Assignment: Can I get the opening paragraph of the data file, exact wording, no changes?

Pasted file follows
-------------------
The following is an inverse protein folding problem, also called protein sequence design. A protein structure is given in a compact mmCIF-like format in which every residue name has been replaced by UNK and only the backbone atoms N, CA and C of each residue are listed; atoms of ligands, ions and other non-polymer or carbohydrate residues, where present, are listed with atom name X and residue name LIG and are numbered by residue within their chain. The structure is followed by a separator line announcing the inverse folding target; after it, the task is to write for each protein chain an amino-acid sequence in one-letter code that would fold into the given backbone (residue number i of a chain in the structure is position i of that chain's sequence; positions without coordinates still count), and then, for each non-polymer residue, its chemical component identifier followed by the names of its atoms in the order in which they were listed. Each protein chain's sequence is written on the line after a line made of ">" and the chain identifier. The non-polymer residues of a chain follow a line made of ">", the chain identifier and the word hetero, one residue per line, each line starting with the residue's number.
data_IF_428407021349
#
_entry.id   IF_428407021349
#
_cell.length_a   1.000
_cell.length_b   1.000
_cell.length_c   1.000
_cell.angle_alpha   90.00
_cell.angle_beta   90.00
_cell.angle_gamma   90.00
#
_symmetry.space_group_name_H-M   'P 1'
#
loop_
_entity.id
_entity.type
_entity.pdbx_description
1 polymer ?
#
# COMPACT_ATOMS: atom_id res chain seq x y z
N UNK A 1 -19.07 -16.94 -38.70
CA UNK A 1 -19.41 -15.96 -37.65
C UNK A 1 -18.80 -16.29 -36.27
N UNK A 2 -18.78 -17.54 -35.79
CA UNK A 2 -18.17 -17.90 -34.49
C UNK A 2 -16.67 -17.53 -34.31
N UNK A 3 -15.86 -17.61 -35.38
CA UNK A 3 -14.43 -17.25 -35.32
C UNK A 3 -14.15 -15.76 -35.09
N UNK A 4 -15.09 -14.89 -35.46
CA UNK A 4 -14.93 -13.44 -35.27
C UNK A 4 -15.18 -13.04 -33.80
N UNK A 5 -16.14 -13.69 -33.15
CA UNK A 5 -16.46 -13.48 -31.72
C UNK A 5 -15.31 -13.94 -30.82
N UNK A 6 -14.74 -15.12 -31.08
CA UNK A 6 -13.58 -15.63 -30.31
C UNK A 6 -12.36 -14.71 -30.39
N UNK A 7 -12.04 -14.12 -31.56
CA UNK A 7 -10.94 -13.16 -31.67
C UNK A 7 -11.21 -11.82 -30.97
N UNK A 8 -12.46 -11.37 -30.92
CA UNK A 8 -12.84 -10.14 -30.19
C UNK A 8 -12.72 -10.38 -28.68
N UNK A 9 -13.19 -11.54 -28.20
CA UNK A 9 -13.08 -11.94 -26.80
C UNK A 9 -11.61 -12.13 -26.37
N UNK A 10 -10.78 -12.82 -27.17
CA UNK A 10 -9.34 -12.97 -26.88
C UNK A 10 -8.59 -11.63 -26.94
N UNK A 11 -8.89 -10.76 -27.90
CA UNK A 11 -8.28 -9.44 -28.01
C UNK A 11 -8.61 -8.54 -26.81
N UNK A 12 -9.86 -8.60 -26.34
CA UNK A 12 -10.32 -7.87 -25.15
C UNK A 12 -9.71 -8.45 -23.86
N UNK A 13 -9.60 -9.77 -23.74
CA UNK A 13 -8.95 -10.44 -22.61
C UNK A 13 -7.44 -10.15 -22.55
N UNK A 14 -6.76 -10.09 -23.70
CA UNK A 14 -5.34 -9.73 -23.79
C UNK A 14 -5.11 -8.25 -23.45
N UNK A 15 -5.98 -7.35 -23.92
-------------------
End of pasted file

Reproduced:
The following is an inverse protein folding problem, also called protein sequence design. A protein structure is given in a compact mmCIF-like format in which every residue name has been replaced by UNK and only the backbone atoms N, CA and C of each residue are listed; atoms of ligands, ions and other non-polymer or carbohydrate residues, where present, are listed with atom name X and residue name LIG and are numbered by residue within their chain. The structure is followed by a separator line announcing the inverse folding target; after it, the task is to write for each protein chain an amino-acid sequence in one-letter code that would fold into the given backbone (residue number i of a chain in the structure is position i of that chain's sequence; positions without coordinates still count), and then, for each non-polymer residue, its chemical component identifier followed by the names of its atoms in the order in which they were listed. Each protein chain's sequence is written on the line after a line made of ">" and the chain identifier. The non-polymer residues of a chain follow a line made of ">", the chain identifier and the word hetero, one residue per line, each line starting with the residue's number.